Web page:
However, experts argue that self-pardon on the other hand is not within the President’s power as it violates the basic principle that no one should judge their own case. A 1974 Justice Department Office of Legal Counsel memo echoed this sentiment: “Under the fundamental rule that no one may be a judge in his own case, the President cannot pardon himself.”

Brandon Bernard v. United States

Brandon Bernard was given the death penalty for his role in the murder of two youth ministers Todd and Stacie Bagley in June 1999. He was 18 years old at the time. The two were shot in the head by Christopher Vialva(19) and their car was later set on fire by Bernard, with them locked inside the trunk.

Vialva was executed in September while others involved in the case were given prison sentences due to them being juveniles at the time. 

Bernard’s attorneys had argued that he get life in prison instead of the death penalty due to his continued display of good behaviour, his participation in outreach programs and his constant efforts to discourage others from following in his path. His attorneys sent a clemency (a form of pardon seeking a reduction of the sentence rather than its complete removal) petition to the President stating that Bernard was just a subservient member of the gang who was being influenced by Vialva and that the prosecution had withheld crucial information capable of revealing this. 

In her dissent Supreme Court Justice Sonia Sotomayor wrote, “Today, the court allows the federal government to execute Brandon Bernard, despite Bernard’s troubling allegations that the government secured his death sentence by withholding exculpatory evidence and knowingly eliciting false testimony against him”.

“Bernard has never had the opportunity to test the merits of those claims in court. Now he never will.”[1]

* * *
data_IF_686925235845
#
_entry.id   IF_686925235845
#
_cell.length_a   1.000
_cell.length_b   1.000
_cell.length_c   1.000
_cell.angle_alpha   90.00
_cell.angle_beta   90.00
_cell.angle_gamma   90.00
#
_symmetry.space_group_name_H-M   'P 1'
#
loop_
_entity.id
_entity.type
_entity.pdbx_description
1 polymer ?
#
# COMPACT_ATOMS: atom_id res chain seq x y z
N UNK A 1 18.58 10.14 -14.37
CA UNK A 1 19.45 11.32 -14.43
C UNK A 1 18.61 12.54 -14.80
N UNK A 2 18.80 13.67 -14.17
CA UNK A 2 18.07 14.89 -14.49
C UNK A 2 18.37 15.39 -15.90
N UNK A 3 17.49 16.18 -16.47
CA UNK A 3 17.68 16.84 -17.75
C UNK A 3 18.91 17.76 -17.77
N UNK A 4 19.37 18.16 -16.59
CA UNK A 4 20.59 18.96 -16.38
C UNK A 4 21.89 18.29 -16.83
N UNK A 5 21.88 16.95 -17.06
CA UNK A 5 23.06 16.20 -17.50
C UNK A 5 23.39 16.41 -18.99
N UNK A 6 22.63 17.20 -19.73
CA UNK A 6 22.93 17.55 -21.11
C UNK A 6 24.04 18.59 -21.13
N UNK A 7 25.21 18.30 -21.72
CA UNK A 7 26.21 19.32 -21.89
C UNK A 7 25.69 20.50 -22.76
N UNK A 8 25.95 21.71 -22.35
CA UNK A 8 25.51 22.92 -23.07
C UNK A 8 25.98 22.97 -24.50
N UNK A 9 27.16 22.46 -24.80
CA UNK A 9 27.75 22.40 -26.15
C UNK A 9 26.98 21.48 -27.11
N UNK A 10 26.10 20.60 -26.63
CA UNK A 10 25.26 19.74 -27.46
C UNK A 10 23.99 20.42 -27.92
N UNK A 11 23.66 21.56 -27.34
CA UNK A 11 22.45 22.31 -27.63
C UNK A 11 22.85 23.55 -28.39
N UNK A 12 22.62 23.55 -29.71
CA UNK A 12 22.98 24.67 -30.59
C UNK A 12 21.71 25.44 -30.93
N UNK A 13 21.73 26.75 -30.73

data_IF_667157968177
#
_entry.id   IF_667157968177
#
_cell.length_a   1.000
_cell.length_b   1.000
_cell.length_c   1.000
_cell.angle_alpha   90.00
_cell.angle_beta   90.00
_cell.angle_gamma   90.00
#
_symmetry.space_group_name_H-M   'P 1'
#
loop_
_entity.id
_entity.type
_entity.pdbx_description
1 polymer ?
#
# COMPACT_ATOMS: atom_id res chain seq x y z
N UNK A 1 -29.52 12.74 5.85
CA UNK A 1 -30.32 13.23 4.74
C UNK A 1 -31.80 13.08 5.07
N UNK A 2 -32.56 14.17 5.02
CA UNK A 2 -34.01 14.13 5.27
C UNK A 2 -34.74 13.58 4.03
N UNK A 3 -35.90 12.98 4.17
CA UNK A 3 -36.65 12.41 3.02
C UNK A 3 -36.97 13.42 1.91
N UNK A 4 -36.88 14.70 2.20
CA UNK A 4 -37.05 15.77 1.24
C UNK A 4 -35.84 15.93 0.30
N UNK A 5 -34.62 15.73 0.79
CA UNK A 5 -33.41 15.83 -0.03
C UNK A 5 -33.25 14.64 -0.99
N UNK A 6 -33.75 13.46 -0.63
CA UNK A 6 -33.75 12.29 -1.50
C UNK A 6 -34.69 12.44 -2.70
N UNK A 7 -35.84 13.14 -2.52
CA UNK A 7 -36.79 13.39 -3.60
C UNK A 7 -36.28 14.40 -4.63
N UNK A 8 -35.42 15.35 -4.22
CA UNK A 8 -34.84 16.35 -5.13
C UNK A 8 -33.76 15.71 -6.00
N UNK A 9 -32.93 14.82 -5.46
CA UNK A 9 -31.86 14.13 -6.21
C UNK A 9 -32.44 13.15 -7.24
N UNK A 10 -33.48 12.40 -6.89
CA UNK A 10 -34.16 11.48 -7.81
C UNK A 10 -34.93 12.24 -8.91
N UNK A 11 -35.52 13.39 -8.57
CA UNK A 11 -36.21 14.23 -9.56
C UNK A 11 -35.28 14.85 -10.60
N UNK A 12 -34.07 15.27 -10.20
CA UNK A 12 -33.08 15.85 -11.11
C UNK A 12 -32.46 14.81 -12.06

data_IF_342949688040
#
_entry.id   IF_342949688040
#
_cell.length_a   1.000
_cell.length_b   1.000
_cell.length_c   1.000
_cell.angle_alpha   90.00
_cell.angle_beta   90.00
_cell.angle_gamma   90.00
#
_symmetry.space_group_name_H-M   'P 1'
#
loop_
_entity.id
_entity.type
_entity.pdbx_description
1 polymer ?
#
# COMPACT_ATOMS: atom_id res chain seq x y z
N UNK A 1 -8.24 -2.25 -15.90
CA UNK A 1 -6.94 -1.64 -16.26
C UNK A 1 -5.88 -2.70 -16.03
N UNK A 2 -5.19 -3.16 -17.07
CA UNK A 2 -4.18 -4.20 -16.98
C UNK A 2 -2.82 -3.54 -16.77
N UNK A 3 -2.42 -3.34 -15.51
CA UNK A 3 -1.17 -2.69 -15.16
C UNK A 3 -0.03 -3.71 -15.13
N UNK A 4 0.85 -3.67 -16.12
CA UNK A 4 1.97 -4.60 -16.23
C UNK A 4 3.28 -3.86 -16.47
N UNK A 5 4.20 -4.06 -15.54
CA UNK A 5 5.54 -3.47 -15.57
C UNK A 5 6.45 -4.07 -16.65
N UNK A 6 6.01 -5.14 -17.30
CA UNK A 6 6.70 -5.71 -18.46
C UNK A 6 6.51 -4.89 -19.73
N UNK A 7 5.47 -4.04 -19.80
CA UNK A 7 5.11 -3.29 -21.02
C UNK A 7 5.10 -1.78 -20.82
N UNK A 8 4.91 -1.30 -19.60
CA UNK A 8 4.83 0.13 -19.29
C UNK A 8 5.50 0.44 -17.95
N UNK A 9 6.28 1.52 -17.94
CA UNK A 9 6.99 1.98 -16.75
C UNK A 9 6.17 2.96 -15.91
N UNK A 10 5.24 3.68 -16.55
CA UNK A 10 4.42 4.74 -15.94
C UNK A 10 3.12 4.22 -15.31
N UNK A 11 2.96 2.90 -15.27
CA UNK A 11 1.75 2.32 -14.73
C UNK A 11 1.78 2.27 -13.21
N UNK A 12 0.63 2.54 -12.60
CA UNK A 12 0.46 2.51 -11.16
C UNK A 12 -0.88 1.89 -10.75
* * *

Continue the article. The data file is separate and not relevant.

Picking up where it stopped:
One of the prosecutors at Bernard’s original trial has alleged that the jury was influenced by racial bias against Bernard, a black man. Five of the nine jurors at Bernard’s trial either supported or did not oppose his current clemency petition to commute his death sentence to life in prison[2].

The clemency petition and Supreme Court request for an emergency stay to his execution were both denied with the three liberal judges dissenting against the decision.

Thousands of people including anti-death row activists, legal experts, celebrities such as Kim Kardashian and high-profile politicians such as Democrat Cory Brooker appealed to the president to grant Bernard clemency but to no avail. On 11 December 2020, he became the youngest person to be executed by the US in nearly 70 years.

His was the ninth execution carried out by the United States this year. Though the denial of clemency with what many legal experts considered to be more than enough evidence was controversial in itself, further eyebrows were raised due to it being a part of the sudden spate in executions under the Trump administration.  After Bernard, there are 4 more executions planned before Trump leaves office. These executions are the first that the country has seen in the past 17 years. If all are carried out, Trump will be the US’s most prolific execution President in more than a century. With that, he will also break a 130-year-old precedent of pausing executions during the ‘lame duck’ or sitting period of an outgoing president.

“This is really outside the norm, in a pretty extreme way,” said Ngozi Ndulue, director of research at the non-partisan Death Penalty Information Center when asked for his thoughts on the matter.

Sources: [1],[2]- https://www.supremecourt.gov/opinions/20pdf/20a110_1972.pdf